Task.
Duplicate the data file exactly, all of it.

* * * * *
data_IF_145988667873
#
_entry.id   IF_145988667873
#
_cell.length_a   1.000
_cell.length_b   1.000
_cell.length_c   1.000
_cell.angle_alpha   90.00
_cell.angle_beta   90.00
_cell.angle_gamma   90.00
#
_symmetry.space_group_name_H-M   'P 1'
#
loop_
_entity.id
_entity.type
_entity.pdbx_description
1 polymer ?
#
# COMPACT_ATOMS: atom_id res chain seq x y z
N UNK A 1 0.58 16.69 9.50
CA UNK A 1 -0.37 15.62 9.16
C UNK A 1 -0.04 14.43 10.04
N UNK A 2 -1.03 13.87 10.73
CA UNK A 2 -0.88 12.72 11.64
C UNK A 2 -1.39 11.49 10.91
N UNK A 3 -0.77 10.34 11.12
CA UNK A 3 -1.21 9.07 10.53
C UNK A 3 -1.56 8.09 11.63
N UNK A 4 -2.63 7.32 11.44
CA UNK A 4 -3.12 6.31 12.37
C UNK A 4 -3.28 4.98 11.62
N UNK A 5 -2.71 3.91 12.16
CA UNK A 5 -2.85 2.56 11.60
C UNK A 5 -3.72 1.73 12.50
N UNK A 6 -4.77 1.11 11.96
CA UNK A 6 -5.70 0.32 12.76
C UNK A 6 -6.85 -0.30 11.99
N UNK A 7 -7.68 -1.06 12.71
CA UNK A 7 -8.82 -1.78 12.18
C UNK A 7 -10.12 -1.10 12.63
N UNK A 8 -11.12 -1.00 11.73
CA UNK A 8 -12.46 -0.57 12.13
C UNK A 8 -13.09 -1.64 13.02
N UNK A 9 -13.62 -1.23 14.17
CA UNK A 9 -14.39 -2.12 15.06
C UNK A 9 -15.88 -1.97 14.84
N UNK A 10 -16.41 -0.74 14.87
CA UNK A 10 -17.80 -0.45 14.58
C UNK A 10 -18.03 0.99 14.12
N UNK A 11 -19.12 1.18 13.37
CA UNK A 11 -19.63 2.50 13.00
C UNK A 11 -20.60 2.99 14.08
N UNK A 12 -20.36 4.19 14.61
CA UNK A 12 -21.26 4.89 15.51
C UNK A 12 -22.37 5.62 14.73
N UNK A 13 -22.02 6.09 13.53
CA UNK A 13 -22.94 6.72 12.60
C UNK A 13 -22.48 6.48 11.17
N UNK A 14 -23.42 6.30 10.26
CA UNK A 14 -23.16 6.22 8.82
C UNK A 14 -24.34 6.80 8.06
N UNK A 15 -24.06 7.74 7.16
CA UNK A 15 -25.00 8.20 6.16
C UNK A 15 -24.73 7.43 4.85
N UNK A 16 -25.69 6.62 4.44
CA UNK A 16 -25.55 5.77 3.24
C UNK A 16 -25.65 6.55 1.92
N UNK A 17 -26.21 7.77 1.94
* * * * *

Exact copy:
data_IF_145988667873
#
_entry.id   IF_145988667873
#
_cell.length_a   1.000
_cell.length_b   1.000
_cell.length_c   1.000
_cell.angle_alpha   90.00
_cell.angle_beta   90.00
_cell.angle_gamma   90.00
#
_symmetry.space_group_name_H-M   'P 1'
#
loop_
_entity.id
_entity.type
_entity.pdbx_description
1 polymer ?
#
# COMPACT_ATOMS: atom_id res chain seq x y z
N UNK A 1 0.58 16.69 9.50
CA UNK A 1 -0.37 15.62 9.16
C UNK A 1 -0.04 14.43 10.04
N UNK A 2 -1.03 13.87 10.73
CA UNK A 2 -0.88 12.72 11.64
C UNK A 2 -1.39 11.49 10.91
N UNK A 3 -0.77 10.34 11.12
CA UNK A 3 -1.21 9.07 10.53
C UNK A 3 -1.56 8.09 11.63
N UNK A 4 -2.63 7.32 11.44
CA UNK A 4 -3.12 6.31 12.37
C UNK A 4 -3.28 4.98 11.62
N UNK A 5 -2.71 3.91 12.16
CA UNK A 5 -2.85 2.56 11.60
C UNK A 5 -3.72 1.73 12.50
N UNK A 6 -4.77 1.11 11.96
CA UNK A 6 -5.70 0.32 12.76
C UNK A 6 -6.85 -0.30 11.99
N UNK A 7 -7.68 -1.06 12.71
CA UNK A 7 -8.82 -1.78 12.18
C UNK A 7 -10.12 -1.10 12.63
N UNK A 8 -11.12 -1.00 11.73
CA UNK A 8 -12.46 -0.57 12.13
C UNK A 8 -13.09 -1.64 13.02
N UNK A 9 -13.62 -1.23 14.17
CA UNK A 9 -14.39 -2.12 15.06
C UNK A 9 -15.88 -1.97 14.84
N UNK A 10 -16.41 -0.74 14.87
CA UNK A 10 -17.80 -0.45 14.58
C UNK A 10 -18.03 0.99 14.12
N UNK A 11 -19.12 1.18 13.37
CA UNK A 11 -19.63 2.50 13.00
C UNK A 11 -20.60 2.99 14.08
N UNK A 12 -20.36 4.19 14.61
CA UNK A 12 -21.26 4.89 15.51
C UNK A 12 -22.37 5.62 14.73
N UNK A 13 -22.02 6.09 13.53
CA UNK A 13 -22.94 6.72 12.60
C UNK A 13 -22.48 6.48 11.17
N UNK A 14 -23.42 6.30 10.26
CA UNK A 14 -23.16 6.22 8.82
C UNK A 14 -24.34 6.80 8.06
N UNK A 15 -24.06 7.74 7.16
CA UNK A 15 -25.00 8.20 6.16
C UNK A 15 -24.73 7.43 4.85
N UNK A 16 -25.69 6.62 4.44
CA UNK A 16 -25.55 5.77 3.24
C UNK A 16 -25.65 6.55 1.92
N UNK A 17 -26.21 7.77 1.94